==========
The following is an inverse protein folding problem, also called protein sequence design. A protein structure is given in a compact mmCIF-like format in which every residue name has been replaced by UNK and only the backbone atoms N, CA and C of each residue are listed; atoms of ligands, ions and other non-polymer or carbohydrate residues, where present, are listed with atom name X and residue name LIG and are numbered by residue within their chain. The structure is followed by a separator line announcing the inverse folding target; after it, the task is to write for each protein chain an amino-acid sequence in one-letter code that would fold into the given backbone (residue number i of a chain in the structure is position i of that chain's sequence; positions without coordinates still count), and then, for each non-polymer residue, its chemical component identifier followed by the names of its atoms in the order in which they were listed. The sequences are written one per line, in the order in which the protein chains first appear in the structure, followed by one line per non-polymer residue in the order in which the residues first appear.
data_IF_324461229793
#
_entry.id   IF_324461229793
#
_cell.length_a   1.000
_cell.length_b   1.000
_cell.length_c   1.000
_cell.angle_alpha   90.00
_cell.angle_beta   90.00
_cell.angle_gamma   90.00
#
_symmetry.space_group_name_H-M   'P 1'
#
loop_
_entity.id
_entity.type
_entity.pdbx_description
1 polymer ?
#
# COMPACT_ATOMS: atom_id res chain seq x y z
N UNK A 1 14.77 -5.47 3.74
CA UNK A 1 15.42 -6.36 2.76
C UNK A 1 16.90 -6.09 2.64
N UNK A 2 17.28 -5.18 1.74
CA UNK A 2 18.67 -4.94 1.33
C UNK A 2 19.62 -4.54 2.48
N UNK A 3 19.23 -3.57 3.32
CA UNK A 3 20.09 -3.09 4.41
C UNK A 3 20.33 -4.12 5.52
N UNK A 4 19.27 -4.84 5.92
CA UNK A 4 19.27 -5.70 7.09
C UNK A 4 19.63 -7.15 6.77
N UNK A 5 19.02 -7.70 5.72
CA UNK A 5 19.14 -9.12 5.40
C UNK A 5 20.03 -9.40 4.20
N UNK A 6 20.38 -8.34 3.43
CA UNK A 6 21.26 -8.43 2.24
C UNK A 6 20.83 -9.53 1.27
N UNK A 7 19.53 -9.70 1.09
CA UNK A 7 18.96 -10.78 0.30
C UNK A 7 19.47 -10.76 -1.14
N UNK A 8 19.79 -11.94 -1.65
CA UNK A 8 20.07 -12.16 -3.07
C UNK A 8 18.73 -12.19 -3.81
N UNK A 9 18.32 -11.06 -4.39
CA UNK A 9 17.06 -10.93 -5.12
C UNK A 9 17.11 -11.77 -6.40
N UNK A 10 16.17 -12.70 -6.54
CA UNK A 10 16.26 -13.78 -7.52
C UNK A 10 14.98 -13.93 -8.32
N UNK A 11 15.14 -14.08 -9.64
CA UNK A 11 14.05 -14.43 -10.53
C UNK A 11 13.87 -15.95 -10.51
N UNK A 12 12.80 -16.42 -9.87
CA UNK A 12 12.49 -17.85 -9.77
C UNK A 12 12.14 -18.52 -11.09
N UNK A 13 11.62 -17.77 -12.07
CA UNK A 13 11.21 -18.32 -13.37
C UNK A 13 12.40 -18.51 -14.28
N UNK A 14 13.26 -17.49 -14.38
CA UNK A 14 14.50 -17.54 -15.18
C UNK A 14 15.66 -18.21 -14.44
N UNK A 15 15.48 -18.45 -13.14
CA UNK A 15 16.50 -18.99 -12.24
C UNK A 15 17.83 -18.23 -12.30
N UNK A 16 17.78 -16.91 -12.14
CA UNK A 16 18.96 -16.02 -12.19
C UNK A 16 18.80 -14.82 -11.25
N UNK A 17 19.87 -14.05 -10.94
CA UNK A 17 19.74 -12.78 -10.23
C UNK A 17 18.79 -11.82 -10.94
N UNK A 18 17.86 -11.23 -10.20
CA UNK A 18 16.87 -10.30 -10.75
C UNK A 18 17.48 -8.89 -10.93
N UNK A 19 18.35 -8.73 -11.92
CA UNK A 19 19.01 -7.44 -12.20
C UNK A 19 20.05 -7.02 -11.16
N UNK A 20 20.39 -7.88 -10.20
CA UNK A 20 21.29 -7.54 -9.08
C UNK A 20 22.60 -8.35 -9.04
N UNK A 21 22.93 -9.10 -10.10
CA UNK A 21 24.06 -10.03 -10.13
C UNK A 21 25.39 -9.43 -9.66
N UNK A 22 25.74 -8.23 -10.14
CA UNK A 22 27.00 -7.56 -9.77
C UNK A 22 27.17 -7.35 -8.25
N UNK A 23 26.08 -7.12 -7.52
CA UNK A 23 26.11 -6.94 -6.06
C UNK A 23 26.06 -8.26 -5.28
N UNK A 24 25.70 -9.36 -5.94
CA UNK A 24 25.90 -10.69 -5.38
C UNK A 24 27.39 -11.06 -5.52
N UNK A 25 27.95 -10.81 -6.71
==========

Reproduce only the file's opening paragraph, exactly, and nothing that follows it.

The following is an inverse protein folding problem, also called protein sequence design. A protein structure is given in a compact mmCIF-like format in which every residue name has been replaced by UNK and only the backbone atoms N, CA and C of each residue are listed; atoms of ligands, ions and other non-polymer or carbohydrate residues, where present, are listed with atom name X and residue name LIG and are numbered by residue within their chain. The structure is followed by a separator line announcing the inverse folding target; after it, the task is to write for each protein chain an amino-acid sequence in one-letter code that would fold into the given backbone (residue number i of a chain in the structure is position i of that chain's sequence; positions without coordinates still count), and then, for each non-polymer residue, its chemical component identifier followed by the names of its atoms in the order in which they were listed. The sequences are written one per line, in the order in which the protein chains first appear in the structure, followed by one line per non-polymer residue in the order in which the residues first appear.